Comments on: The Good Soul Howard Schultz: Exploiting an Addict Rather Than Ending an Addiction Blog, news, books Tue, 10 Oct 2017 06:01:00 +0000 hourly 1 By: Defeat the Group Entity "fedgob" Tue, 19 Aug 2003 15:37:22 +0000 Yes, sure, why not, a “technology czar” to work alongside the “drug czar” and “terror czar” and “security czar”.
A lot of czars for one USSR… err… USA.

E-democracy is dangerous. It pulls us away from the street.

Backing a guy for saying the right stuff is the inevitable
outcome. And missing the guy who has it, and who does it.

By: Carl G Lewis Thu, 03 Jul 2003 03:00:21 +0000 Rob,
There’s some interesting comments on Deans’ Meet the Press appearance on, admittedly from a Dem partisan. Esp. interesting are the comparisons with the W’s appearance in 2000.

By: Brian Flemming Wed, 02 Jul 2003 18:41:02 +0000 The Dean campaign’s use of the Internet goes beyond just fundraising and MeetUp organizing–they’re using it, brilliantly, to launch a sort of “distributed media creation” (my clumsy term) initiative as well. Sort of the Internet revolution meets the digital-video revolution, another seismic shift that is ripe for exploitation.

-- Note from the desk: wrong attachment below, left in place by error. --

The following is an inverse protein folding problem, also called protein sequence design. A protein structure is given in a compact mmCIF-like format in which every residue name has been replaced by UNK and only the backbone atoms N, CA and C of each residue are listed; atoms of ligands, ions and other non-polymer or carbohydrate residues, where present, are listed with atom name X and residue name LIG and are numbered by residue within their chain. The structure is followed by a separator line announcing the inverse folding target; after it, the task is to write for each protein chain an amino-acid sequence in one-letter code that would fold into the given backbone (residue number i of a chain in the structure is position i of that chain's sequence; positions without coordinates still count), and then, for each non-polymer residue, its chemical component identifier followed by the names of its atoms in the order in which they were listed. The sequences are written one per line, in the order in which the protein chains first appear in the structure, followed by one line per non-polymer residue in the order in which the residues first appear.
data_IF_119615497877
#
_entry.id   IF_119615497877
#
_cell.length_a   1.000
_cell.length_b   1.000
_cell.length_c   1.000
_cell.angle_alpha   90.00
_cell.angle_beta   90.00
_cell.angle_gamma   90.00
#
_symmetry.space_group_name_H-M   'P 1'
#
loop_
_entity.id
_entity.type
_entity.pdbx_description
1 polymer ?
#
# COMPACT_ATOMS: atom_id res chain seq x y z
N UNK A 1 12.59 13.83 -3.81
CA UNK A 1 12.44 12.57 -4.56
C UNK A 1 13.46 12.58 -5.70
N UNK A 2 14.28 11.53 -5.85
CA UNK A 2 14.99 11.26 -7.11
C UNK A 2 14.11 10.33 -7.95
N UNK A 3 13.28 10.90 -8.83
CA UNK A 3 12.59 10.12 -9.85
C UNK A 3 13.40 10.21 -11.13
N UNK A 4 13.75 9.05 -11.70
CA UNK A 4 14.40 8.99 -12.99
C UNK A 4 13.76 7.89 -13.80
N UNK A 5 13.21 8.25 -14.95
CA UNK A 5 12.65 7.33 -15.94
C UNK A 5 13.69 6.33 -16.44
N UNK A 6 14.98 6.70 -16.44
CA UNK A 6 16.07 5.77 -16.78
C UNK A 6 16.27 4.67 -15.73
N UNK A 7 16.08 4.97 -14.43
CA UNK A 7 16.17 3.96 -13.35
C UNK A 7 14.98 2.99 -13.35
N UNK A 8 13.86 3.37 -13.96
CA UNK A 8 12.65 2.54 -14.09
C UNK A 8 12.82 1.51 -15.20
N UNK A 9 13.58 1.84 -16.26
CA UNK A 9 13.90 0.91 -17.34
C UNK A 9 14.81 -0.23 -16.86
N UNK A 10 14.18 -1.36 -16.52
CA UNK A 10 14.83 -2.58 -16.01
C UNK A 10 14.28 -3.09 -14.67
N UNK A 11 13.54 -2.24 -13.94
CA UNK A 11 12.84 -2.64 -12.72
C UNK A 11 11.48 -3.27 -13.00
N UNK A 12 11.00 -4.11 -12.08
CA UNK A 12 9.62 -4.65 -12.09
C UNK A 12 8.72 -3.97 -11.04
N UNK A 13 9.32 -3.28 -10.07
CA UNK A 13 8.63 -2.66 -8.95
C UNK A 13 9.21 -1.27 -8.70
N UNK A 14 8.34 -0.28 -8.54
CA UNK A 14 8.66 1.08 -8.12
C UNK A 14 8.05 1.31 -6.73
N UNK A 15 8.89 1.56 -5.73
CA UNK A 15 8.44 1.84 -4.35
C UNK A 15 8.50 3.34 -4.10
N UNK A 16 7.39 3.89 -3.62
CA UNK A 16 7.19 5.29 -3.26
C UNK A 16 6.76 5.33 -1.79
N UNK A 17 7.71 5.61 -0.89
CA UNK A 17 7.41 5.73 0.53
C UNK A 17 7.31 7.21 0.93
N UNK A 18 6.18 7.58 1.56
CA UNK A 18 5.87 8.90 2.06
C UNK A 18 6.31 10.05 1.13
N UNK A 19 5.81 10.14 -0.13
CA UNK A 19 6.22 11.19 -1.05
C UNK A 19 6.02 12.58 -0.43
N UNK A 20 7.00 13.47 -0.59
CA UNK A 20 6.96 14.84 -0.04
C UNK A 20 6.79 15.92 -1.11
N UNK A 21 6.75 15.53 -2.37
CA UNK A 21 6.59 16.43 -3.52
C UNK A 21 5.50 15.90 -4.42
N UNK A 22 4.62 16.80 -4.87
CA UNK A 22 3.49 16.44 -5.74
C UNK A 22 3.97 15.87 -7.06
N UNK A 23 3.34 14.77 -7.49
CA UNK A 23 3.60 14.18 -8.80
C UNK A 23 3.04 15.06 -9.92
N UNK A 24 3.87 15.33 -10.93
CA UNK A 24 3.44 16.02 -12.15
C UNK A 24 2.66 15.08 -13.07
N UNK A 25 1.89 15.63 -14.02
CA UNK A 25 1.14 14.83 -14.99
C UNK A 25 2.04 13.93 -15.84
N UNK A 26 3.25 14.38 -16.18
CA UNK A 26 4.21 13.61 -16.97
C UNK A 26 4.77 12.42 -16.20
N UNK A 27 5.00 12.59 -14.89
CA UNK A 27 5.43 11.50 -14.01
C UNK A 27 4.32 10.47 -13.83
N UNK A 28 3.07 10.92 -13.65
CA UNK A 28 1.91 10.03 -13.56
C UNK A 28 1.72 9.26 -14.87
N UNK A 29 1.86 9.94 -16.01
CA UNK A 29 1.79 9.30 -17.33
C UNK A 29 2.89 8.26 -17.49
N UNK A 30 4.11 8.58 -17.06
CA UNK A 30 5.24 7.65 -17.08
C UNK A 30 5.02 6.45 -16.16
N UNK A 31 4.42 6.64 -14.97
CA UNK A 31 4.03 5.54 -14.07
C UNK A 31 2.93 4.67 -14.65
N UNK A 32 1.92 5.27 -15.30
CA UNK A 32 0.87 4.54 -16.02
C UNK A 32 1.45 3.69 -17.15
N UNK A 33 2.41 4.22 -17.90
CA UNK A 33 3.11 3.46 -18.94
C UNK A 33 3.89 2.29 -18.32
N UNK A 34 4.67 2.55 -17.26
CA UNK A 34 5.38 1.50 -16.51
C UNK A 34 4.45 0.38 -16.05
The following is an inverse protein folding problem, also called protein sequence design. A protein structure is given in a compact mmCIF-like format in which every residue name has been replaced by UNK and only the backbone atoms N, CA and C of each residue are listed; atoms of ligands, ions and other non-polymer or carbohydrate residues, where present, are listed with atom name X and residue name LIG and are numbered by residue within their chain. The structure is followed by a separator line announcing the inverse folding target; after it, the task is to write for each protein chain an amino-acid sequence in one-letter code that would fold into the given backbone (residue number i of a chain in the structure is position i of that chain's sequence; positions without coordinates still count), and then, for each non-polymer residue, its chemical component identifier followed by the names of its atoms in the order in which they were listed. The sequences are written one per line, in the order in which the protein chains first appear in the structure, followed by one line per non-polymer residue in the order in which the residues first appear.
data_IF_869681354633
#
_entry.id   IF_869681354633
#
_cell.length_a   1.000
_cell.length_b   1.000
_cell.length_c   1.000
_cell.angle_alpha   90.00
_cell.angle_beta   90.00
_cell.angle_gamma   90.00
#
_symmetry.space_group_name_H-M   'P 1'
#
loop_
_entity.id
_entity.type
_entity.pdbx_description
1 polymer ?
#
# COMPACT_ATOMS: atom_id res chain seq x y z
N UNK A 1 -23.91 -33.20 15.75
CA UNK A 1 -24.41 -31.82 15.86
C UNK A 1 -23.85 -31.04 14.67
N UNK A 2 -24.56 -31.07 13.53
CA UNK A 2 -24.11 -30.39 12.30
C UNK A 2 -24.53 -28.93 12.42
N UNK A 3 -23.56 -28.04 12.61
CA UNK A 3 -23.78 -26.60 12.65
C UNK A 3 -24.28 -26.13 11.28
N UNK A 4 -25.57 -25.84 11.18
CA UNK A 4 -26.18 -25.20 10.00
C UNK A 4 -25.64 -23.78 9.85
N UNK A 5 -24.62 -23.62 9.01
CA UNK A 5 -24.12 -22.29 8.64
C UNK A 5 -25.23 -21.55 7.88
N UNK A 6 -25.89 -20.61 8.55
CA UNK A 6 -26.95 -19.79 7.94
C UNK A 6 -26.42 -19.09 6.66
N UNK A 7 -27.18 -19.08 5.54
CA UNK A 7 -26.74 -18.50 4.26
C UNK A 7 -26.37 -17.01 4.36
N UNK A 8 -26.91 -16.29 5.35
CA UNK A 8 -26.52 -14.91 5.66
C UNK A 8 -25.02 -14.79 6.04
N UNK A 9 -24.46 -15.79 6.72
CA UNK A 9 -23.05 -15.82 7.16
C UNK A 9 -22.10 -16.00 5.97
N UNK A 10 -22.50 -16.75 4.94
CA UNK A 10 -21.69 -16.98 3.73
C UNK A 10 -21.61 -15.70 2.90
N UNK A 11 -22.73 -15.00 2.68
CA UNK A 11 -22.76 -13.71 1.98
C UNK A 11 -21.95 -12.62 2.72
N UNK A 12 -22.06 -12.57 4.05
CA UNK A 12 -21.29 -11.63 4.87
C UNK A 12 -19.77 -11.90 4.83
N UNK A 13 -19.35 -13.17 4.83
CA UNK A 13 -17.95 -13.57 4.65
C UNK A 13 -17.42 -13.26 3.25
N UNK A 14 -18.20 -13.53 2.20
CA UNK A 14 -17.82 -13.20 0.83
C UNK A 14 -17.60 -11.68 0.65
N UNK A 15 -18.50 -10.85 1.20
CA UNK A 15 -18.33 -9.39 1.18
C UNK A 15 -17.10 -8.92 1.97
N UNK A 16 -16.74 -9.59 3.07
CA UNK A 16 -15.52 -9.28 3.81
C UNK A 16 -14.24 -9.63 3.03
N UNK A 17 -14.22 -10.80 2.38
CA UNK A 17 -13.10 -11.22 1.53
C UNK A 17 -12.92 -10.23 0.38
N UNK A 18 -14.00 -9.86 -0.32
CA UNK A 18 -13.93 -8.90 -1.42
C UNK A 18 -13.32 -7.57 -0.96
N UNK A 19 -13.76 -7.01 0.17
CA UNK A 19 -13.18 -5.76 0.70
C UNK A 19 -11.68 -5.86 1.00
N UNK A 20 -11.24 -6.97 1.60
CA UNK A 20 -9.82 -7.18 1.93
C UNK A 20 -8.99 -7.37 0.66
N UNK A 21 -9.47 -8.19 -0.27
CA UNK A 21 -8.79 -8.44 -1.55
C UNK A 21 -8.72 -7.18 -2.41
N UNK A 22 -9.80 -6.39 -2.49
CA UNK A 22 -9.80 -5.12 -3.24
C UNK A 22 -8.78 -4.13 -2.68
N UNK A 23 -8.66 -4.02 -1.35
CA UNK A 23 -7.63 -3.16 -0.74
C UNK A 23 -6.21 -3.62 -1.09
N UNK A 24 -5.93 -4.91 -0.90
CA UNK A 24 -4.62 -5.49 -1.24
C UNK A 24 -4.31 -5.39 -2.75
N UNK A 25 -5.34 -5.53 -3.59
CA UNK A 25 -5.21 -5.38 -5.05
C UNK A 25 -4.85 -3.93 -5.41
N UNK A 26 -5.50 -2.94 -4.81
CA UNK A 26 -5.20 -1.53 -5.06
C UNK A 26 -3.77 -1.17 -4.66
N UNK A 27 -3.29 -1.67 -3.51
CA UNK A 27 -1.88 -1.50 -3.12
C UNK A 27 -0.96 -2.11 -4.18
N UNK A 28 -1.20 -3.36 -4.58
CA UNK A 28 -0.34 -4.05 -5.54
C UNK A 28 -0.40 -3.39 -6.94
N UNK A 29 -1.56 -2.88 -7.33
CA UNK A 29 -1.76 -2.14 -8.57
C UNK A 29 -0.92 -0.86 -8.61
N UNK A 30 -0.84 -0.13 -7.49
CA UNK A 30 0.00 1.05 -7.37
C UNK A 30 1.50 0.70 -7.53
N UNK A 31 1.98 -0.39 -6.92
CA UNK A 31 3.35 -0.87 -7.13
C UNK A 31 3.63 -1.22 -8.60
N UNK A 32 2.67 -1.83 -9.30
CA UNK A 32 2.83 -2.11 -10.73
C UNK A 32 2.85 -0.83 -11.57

The Dean campaign recognizes that supporters are good for more than just forwarding emails and sending in money–they have talent and other resources, too. A traditional campaign just sucks in money and considers volunteers to be flyer-handing-out machines (too reductive, I know–and I’m not knocking the value of canvassing). But if all of the video cameras, computers (for editing, Photoshop), weblogs and talent among all of the Dean supporters can be harnessed effectively, that will add an incredible amount of real $ value to the campaign–value that most campaigns to date utterly waste. I might not have much money to give Dean right now, but I CAN offer him shooting and video-editing services for which he’d pay tens of thousands the regular way.